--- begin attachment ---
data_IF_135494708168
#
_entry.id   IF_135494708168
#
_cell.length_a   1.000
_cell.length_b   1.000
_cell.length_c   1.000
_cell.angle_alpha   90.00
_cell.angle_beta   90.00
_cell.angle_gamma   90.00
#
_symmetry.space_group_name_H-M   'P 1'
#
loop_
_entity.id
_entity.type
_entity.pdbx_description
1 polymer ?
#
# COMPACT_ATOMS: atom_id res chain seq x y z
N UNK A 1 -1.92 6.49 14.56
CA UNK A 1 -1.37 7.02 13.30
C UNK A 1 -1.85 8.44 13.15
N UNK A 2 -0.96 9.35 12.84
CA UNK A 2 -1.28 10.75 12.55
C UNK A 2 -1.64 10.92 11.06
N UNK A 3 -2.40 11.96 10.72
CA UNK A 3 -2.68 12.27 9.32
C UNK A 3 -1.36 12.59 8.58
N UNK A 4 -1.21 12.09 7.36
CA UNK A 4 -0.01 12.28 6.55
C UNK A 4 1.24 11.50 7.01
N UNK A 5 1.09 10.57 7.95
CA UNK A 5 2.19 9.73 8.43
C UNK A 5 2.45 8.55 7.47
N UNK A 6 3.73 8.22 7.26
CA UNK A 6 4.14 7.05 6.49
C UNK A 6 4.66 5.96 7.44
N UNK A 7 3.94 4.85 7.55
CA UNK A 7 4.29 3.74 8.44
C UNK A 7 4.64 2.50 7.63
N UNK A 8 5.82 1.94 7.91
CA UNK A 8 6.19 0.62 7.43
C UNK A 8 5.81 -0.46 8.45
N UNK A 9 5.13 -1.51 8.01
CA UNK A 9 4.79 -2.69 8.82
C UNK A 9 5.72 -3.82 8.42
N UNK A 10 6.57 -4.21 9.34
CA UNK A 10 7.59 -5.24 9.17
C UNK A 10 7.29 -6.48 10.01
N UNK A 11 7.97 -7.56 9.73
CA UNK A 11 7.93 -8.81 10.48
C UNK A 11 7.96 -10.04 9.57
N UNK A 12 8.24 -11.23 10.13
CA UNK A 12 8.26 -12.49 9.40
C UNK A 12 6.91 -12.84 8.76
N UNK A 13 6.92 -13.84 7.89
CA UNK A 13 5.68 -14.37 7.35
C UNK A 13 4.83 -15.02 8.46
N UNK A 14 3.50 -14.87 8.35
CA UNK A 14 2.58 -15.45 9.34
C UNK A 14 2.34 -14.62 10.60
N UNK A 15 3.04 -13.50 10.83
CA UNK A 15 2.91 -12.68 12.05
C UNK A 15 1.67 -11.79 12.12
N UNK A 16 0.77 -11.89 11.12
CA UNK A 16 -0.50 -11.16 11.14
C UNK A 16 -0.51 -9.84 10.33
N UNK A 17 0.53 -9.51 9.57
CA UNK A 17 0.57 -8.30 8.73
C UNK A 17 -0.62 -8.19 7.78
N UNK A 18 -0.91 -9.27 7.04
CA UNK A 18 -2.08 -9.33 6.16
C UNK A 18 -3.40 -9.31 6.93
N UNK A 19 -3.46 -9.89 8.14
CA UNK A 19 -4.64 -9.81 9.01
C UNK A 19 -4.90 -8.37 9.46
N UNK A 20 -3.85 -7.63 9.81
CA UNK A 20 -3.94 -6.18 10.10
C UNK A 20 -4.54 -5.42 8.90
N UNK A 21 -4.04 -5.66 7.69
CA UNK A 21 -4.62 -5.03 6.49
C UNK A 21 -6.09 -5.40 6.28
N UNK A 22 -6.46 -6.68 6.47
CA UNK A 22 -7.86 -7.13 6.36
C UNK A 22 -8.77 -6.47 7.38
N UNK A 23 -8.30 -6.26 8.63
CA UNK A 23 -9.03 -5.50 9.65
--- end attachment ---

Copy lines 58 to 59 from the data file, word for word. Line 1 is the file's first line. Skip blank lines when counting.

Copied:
CA UNK A 13 5.68 -14.37 7.35
C UNK A 13 4.83 -15.02 8.46